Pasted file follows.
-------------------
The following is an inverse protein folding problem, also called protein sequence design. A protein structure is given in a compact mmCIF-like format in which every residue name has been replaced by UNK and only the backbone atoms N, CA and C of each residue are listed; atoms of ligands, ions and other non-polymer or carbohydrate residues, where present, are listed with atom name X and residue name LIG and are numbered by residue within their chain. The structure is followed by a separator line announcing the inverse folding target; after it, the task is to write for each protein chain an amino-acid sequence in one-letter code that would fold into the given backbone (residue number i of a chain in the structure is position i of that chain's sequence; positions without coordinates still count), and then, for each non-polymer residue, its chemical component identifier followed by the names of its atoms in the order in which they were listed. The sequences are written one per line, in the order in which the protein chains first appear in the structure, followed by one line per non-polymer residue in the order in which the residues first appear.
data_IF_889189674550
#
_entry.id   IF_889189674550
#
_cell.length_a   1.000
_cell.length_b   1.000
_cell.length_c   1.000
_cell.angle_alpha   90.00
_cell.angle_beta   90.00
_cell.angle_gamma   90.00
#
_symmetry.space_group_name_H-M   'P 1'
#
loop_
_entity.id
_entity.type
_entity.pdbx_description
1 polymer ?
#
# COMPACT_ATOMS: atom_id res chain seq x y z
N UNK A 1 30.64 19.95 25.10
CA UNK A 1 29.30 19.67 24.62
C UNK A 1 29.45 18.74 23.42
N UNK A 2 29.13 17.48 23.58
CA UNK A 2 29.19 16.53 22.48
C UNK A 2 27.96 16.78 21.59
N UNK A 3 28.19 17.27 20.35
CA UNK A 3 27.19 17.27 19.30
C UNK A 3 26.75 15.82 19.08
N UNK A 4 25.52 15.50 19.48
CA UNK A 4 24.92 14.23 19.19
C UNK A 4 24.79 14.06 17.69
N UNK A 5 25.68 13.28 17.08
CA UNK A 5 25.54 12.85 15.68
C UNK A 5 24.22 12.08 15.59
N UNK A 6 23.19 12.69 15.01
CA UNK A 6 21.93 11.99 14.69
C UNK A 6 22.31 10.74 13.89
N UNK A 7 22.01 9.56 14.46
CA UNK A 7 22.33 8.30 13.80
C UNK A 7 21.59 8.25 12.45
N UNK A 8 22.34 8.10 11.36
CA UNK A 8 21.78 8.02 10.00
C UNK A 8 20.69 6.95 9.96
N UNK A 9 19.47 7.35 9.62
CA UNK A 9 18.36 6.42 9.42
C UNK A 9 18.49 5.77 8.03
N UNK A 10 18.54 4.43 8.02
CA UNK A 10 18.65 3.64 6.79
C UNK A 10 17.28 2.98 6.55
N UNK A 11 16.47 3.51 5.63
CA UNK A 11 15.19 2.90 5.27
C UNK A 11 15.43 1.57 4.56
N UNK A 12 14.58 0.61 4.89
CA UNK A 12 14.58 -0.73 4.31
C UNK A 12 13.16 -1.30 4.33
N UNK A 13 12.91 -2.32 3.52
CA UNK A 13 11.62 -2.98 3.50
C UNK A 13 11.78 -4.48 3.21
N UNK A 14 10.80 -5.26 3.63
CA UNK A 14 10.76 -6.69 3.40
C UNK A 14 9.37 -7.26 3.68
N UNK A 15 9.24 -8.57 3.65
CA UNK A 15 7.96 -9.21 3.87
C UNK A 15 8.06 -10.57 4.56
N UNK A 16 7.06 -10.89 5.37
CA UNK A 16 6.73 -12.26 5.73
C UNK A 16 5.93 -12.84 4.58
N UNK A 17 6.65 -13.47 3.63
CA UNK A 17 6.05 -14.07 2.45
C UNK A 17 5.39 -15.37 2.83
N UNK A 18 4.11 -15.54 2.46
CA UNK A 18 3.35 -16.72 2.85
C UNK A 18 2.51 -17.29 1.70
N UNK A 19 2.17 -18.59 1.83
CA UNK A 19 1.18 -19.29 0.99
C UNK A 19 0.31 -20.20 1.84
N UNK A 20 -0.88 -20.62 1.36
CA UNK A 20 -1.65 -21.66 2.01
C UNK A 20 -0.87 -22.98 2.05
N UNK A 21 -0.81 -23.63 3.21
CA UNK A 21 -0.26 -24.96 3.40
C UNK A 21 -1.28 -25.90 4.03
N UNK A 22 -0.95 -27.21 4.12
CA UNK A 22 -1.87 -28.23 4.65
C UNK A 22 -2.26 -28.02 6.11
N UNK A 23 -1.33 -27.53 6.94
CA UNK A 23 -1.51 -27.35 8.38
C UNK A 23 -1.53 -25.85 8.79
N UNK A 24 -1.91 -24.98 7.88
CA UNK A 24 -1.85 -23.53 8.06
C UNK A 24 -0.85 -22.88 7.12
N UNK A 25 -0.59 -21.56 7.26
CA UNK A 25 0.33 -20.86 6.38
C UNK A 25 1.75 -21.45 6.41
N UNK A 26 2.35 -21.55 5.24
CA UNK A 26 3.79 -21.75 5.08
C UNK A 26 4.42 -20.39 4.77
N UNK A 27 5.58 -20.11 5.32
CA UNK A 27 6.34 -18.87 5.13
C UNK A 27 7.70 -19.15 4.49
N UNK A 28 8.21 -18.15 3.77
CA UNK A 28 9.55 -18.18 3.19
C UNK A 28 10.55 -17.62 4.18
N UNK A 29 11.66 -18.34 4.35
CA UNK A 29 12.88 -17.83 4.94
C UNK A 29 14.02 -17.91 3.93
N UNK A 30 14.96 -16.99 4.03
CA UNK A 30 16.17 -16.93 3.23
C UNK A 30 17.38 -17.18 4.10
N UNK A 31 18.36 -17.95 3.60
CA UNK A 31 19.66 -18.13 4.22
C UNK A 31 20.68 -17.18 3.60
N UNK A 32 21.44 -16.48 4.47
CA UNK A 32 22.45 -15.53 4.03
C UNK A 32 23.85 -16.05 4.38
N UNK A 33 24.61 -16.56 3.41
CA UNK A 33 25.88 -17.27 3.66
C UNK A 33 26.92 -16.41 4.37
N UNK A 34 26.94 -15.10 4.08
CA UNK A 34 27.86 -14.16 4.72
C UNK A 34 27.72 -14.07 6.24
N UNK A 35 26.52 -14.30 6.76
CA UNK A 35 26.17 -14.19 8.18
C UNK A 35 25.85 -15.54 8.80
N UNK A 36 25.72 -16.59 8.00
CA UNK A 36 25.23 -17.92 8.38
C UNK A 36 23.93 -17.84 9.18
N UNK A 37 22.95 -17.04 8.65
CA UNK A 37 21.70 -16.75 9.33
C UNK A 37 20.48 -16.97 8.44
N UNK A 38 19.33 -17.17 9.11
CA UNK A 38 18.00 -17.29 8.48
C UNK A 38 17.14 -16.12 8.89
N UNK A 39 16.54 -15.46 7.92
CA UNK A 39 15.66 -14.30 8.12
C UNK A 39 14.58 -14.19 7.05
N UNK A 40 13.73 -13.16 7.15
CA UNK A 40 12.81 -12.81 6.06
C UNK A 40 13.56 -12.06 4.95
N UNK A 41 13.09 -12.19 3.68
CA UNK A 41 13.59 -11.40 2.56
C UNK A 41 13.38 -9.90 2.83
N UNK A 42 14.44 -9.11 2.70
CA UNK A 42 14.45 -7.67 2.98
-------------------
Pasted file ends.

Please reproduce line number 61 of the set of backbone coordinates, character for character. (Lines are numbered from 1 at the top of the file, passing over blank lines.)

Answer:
N UNK A 14 10.80 -5.26 3.63